[Python-Dev] Python-3.0, unicode, and os.environ
Stephen J. Turnbull
stephen at xemacs.org
Mon Dec 8 09:57:19 CET 2008
Glenn Linderman writes:
> On approximately 12/7/2008 8:13 PM, came the following characters from
> I have no problem with having strict validation available. But
> doesn't validation take significantly longer than decoding?
I think you're thinking of XML, where validation can take significant
resources over and above syntax checking. For Unicode, not unless
you're seriously CPU-bound. Unicode validation is a matter of a few
range checks and a couple of flags to handle things like lone
In the case of "excess length" in UTF-8, you can actually often do it
in *zero* time if you use a table to analyze the leading byte (eg,
0xC0 and 0xC1 are invalid UTF-8 leading bytes because they would
necessarily decode to U+0000 to U+007F, ie, the ASCII range), because
you have to make a check for 0xFE and 0xFF anyway, which can't be
UTF-8 leading bytes. (I'm not sure this generalizes to longer UTF-8
sequences, but it would reject the use of 0xC0 0xAF to sneak in a "/"
in zero time!)
> So I think it should be logically decoupled... do validation
> when/where it is needed for security reasons,
Security is an important application, but the real issue is that
naively decoded text is a bomb with a sensitive impact fuse. Pass it
around long enough, and it will blow up eventually.
The whole point of the fairly complex rules about Unicode formats and
the *requirement* that broken coding be a fatal error *in a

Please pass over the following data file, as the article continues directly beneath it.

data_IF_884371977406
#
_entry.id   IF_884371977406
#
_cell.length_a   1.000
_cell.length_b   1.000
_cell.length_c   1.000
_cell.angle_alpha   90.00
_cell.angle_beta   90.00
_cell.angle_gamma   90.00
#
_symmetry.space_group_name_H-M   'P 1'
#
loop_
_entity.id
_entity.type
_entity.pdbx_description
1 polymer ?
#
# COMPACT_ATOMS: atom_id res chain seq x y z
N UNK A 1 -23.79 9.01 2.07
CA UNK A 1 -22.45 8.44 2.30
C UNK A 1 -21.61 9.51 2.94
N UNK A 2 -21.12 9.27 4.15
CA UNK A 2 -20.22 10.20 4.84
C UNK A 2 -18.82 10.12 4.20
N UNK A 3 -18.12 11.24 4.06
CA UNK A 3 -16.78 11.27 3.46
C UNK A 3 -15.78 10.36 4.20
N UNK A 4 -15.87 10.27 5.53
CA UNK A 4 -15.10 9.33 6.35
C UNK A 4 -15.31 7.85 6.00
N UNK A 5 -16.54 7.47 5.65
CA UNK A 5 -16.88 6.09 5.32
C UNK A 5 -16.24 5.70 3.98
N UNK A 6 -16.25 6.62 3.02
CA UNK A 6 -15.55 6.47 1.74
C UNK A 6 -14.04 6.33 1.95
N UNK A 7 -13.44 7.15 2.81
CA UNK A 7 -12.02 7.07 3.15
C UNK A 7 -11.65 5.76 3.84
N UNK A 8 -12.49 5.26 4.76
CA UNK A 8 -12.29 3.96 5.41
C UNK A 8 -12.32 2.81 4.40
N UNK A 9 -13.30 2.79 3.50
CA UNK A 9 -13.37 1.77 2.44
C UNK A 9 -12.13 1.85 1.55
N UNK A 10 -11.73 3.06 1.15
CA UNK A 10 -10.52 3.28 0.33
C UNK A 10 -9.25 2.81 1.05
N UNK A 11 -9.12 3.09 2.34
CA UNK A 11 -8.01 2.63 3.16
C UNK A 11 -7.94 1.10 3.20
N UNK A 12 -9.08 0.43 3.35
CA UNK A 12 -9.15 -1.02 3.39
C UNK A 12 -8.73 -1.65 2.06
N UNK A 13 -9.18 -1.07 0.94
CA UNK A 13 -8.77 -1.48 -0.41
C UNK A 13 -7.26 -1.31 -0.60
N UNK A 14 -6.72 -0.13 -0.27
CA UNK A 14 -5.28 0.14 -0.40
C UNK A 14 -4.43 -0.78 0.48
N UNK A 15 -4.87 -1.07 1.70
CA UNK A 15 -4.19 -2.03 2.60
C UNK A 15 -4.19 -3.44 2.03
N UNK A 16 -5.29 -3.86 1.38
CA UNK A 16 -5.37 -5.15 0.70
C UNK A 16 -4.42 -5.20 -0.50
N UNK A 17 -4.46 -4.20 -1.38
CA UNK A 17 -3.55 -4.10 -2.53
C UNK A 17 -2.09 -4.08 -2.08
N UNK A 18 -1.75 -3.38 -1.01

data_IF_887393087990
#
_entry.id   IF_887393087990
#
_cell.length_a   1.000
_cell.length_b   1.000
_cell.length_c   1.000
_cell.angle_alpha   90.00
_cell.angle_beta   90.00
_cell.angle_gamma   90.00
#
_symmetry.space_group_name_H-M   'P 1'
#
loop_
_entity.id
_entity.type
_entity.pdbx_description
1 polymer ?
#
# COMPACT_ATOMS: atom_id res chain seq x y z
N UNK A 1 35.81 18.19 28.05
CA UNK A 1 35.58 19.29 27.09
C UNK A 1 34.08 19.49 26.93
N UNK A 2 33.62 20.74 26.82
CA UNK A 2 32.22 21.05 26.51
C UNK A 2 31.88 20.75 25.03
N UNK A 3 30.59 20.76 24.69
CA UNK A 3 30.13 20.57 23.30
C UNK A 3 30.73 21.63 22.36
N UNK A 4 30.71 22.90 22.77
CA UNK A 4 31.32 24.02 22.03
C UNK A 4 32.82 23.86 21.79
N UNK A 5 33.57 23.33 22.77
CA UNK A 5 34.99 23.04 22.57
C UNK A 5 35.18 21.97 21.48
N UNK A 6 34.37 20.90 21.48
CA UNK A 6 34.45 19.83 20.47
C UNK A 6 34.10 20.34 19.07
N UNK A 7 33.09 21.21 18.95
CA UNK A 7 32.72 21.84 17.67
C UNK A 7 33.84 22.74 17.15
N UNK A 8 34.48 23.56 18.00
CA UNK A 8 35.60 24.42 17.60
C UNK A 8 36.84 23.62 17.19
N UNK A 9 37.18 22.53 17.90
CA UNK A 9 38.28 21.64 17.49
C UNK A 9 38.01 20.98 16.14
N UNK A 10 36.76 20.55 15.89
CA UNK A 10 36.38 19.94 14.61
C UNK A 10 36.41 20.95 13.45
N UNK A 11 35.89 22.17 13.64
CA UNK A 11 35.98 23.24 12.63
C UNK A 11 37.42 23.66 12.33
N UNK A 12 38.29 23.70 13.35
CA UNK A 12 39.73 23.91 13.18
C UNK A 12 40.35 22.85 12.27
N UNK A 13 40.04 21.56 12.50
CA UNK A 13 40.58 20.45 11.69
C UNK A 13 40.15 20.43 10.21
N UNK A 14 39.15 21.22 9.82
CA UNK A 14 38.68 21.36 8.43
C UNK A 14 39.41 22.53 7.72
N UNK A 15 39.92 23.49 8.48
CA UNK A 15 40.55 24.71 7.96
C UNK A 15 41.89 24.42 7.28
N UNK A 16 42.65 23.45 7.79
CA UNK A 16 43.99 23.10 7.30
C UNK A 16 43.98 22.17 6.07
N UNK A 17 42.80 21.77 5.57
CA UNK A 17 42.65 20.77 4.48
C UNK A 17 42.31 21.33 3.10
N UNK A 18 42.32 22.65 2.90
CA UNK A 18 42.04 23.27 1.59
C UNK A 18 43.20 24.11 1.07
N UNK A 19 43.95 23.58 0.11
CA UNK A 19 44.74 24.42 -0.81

connforming Unicode process* is intended to ensure that Unicode
exceptions only ever occur on input (or memory corruption and the
like, which is actually a form of I/O, of course). That's where
efficiency comes from.
I think Python 3 should aspire to (eventually) be a conforming process
by default, with lax behavior an option.
> and allow internal [de]coding to be faster.
"Internal decoding" is (or should be) an oxymoron. Why would your
software be passing around text in any format other than internal? So
decoding will happen (a) on I/O, which is itself almost certainly
slower than making a few checks for Unicode hygiene, or (b) on receipt
of data from other software that whose sanitation you shouldn't trust
more than you trust the Internet.
Encoding isn't a problem, AFAICS.
> You didn't address the issue that if the decoding to a canonical
> form is done first, many of the insecurities just go away, so why
> throw errors?
Because as long as you're decoding anyway, it costs no more to do it
right, except in rare cases. Why do you think Python should aspire to
"quick and dirty" in a context where dirty is known to be unhealthy,
and there is no known need for speed? Why impose "doing it right" on
the application programmer when there's a well-defined spec for that
that we could implement in the standard library?
It's the errors themselves that people are objecting to. See Guido's
posts for concisely stated arguments for a "don't ask, don't tell"
policy toward Unicode breakage. I agree that Python should implement
that policy as an option, but I think that the user should have to
request it either with a runtime option or (in the case of user == app
programmer) by deliberately specifying a lax codec. The default
*Unicode* codecs should definitely aspire to full Unicode conformance
within their sphere of responsibility.
 A character outside the repertoire that the app can handle is not
a "Unicode exception", unless the reason the app can't handle it is
that the Unicode handler blew up.
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